Dewey & Leslie Brown - Jealousy
Bell Buckle Records
These days musicologists and cultural historians seem to be in agreement that what we know today as bluegrass and old-time music has its roots in the mixing of the folk music of immigrants from the British Isles, with that of freed or escaped slaves of African origin in the Appalachian region. Many of these people were poor and lived simple lives in the mountains, were looked down upon by ‘polite society’ in the urban areas, and they kept to themselves. Husband-and-wife couple Dewey and Leslie Brown recreate those Appalachian roots having established themselves as masters of the bluegrass tradition. They harbour no allusions other than their intents. They eschew any sort of innovative stance in favor of a traditional tapestry, a seasoned sound built on bluegrass basics and a timeless template. They sound tight without sacrificing ferocity, and they wield a raw power that carries through to their records. It’s also worth noting that the pair’s songs evoke a sound that seems as if it was borne from another era, a time when the space between people was negligible, and one’s view of the world was tinted and toned in a sepia sort of hue. If you’re a traditional bluegrass fan, there’s not much—if anything—you won’t like about this fine album that’s filled with great, classic-style singing and picking from Dewey (fiddle, vocals), Leslie (upright bass, vocals) with band members Brandon Henson (banjo), Kendall Gales (mandolin) and Tim Spence (guitar).
Both Dewey and Leslie have enjoyed many years singing and playing music. Dewey played fiddle as a member of Ralph Stanley’s Clinch Mountain Boys for 11 years until Ralph passed away in 2016. Leslie, who grew up in the Appalachian Mountains of Vansant, Virginia, is coal miner’s daughter raised on mountain music and clog dancing. Steeped in bluegrass and old-time music, the couple own and operate the Liberty Showcase Theater, The Reidsville Showcase Theater and Maplewood Hills Event Center in North Carolina. They wrote all bar one song on this, their second album, which throbs with every possible outcome of living and loving, as Dewey and Leslie cement their work as outstanding and vital to the old-timey bluegrass music scene.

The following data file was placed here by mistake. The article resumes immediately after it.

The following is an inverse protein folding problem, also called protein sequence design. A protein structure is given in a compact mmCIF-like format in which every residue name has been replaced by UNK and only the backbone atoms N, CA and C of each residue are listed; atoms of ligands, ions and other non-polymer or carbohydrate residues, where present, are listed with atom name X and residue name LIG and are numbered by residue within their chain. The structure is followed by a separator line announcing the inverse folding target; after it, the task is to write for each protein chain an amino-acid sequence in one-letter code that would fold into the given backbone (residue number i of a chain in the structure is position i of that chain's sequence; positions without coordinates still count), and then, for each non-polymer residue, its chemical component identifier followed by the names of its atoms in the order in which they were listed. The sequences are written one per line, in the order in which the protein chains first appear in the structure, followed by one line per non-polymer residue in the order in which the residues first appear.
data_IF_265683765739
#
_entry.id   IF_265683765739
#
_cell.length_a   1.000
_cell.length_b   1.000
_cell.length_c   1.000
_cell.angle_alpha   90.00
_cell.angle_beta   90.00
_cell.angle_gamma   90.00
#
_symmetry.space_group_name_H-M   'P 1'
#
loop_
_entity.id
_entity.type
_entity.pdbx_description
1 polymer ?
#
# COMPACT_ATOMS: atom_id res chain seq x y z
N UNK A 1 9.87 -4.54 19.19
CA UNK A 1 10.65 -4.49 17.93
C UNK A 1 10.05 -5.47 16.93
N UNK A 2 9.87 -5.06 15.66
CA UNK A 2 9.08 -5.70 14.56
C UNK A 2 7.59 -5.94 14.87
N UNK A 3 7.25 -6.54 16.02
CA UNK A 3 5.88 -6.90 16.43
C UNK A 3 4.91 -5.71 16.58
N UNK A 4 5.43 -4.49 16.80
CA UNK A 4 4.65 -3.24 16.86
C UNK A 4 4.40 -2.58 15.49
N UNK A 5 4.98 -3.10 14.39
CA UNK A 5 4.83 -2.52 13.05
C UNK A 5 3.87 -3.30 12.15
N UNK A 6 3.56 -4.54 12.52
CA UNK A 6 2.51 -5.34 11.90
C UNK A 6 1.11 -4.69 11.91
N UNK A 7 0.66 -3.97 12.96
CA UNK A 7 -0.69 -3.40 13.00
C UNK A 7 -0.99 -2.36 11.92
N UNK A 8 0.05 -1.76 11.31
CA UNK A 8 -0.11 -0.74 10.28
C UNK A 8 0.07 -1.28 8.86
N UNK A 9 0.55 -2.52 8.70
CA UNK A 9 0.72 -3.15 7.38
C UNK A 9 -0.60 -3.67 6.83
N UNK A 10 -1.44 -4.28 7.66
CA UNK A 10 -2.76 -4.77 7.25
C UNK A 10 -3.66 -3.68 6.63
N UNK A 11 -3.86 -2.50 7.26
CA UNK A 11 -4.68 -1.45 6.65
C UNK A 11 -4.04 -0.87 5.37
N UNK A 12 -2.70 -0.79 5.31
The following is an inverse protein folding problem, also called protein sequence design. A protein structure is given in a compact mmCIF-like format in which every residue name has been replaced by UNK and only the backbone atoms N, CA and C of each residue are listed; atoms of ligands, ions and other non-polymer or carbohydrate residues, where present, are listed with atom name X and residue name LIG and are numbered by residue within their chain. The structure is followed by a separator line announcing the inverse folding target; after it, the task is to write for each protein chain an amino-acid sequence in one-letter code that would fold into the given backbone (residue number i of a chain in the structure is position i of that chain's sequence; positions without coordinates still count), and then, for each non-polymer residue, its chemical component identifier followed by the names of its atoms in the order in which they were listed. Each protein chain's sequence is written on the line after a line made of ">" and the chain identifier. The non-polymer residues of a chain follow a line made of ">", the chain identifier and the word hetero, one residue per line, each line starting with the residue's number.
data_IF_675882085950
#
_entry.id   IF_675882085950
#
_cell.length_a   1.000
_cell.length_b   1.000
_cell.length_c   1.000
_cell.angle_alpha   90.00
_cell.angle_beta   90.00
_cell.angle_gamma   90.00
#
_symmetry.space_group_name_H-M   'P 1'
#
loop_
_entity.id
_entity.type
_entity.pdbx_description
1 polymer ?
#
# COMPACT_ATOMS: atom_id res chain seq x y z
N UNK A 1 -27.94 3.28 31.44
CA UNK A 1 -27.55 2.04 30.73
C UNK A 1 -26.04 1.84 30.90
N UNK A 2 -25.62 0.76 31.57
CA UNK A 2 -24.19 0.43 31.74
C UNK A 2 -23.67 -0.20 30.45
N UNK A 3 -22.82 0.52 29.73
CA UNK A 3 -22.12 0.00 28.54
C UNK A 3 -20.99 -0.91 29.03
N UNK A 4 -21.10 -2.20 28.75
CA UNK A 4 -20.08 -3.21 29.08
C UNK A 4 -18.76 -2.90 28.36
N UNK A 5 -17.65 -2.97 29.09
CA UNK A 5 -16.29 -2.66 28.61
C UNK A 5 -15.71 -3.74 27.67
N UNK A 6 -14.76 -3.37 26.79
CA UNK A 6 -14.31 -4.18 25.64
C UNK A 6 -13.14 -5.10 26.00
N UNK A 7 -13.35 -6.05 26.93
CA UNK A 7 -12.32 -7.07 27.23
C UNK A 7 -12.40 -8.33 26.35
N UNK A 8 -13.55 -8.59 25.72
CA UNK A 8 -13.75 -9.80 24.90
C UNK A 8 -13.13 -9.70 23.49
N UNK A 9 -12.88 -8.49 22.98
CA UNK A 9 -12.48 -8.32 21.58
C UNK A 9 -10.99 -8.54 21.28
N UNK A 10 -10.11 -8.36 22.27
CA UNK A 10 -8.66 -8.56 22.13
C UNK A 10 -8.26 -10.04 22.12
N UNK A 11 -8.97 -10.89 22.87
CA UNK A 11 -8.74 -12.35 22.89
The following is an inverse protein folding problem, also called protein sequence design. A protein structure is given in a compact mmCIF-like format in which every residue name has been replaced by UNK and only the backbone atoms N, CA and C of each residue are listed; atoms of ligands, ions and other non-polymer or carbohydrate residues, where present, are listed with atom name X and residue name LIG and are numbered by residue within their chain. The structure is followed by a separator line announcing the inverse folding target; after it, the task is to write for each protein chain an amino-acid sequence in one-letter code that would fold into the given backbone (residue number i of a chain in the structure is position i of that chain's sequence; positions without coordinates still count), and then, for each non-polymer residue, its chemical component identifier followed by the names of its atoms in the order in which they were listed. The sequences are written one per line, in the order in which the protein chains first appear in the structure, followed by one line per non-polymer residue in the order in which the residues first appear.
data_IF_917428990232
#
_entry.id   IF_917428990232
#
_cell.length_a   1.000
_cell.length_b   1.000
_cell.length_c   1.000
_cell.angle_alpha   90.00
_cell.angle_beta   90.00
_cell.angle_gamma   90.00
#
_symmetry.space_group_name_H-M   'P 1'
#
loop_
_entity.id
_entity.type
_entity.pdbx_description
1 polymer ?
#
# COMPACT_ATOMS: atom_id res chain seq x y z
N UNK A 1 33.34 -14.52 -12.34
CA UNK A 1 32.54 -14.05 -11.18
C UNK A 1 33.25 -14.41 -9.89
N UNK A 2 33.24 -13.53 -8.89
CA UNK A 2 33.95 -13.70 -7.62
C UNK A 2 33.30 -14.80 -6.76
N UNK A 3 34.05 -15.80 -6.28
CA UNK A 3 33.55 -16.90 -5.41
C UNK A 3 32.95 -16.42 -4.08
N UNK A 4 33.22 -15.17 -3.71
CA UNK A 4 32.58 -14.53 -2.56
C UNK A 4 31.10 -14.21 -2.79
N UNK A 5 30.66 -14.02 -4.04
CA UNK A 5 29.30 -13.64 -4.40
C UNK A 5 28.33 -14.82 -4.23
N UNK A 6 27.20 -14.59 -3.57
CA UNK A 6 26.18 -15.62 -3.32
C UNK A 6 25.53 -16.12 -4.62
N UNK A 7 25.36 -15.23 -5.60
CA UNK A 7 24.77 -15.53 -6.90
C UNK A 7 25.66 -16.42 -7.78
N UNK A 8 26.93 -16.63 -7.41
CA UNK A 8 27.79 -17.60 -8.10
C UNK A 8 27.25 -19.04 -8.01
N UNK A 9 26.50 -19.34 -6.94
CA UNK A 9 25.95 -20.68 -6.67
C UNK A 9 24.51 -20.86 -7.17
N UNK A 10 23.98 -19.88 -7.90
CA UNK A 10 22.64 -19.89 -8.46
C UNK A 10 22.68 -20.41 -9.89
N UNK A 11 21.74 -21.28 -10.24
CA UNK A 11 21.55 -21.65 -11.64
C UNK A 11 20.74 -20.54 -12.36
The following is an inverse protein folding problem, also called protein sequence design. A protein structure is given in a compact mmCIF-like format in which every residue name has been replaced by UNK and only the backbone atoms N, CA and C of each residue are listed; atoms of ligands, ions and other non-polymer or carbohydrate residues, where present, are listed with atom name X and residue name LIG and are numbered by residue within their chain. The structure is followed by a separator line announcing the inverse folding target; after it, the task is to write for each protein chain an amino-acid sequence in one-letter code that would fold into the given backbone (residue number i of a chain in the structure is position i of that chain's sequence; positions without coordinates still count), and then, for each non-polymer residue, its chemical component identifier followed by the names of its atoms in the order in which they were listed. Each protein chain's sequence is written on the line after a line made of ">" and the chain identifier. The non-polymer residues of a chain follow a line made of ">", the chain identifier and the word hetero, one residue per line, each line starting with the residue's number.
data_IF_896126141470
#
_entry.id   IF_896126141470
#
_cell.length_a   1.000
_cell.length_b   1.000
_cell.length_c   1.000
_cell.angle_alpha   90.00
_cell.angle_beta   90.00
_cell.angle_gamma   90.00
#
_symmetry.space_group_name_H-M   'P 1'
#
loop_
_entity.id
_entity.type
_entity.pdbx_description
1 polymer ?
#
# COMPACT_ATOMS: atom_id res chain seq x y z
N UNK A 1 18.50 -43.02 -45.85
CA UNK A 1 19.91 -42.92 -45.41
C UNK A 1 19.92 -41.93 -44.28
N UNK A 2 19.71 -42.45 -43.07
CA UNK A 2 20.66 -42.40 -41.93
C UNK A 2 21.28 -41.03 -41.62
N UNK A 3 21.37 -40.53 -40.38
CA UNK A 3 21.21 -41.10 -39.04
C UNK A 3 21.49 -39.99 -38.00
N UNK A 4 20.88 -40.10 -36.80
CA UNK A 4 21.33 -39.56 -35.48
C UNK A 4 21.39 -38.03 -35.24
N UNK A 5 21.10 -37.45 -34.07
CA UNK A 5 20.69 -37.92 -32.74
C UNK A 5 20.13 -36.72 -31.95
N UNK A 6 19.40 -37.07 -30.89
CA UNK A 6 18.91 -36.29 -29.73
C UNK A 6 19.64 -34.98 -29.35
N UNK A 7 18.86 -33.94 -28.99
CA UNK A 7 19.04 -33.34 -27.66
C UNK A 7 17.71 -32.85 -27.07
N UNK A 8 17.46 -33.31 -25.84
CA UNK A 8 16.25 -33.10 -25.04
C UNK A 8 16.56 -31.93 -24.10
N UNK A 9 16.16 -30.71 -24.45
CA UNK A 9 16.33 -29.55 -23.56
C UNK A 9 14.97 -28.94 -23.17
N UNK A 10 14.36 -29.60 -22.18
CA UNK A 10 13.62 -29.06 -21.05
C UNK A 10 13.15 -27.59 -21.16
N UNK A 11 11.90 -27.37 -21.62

The banjo-fiddle interplay that supports Mean Ole Thing takes you home, on the deep down low of the traditional bluegrass legacy. If you close your eyes and listen, you can easily believe you’re hearing a first generation band grinding out bluegrass the way Bill, Earl, Lester, Ralph, and Carter envisioned it. They go deeper into the mountains with the foreboding Only Six Came Back. Penned by Joe Newberry, Dewey manages to weave a dark and engaging spell as they transform an all-too-common Appalachian tragedy into a dire warning of staying on the right side of the Lord. Not only do they play for salvation, they hit the right notes for unity. Ain’t Nobody Gonna Take My Woman feels like one big hot breath of fire. Sonically, it is a blink-and-you-miss-it song taken at ludicrous speed as Dewey warns all-and-sundry to keep away from his loved one. Other tracks—the contemplative ballad and the sobering story of in particular—temper the energy but not the enthusiasm, ensuring that the commitment to their cause remains consistent throughout.
Leslie brings a high lonesome sound to the longing Fountain Of Memories, an ode to her family and childhood home in Virginia. They offer both a short and long version of this sad tale of family disagreements and heartbreak. Performed in a duet style that floats on the line between bluegrass and old-time music, the heartfelt homage is particularly poignant, indeed, personal sentiment shines through with clarity and conviction. Leslie and special guests Donna Ulisse and Valerie Smith are all in perfect sync on Maybe I’m Crazy, creating a unified sound that flows freely with precision, craft and cohesion. With delicate vocal harmonies they create a romantic connection that lingers through a well-balanced combination of a memorable melody and adroit execution. The light-hearted Her And The Car And The Mobile Home, an enticing duet performance, brought back memories of those classic Porter’n’Dolly recordings of the early 1970s. Naturally, there’s no shortage of adept instrumentation either. offers opportunity for a jaunty extended jam, while the down-home designs of suggest there’s no danger of them ever faltering.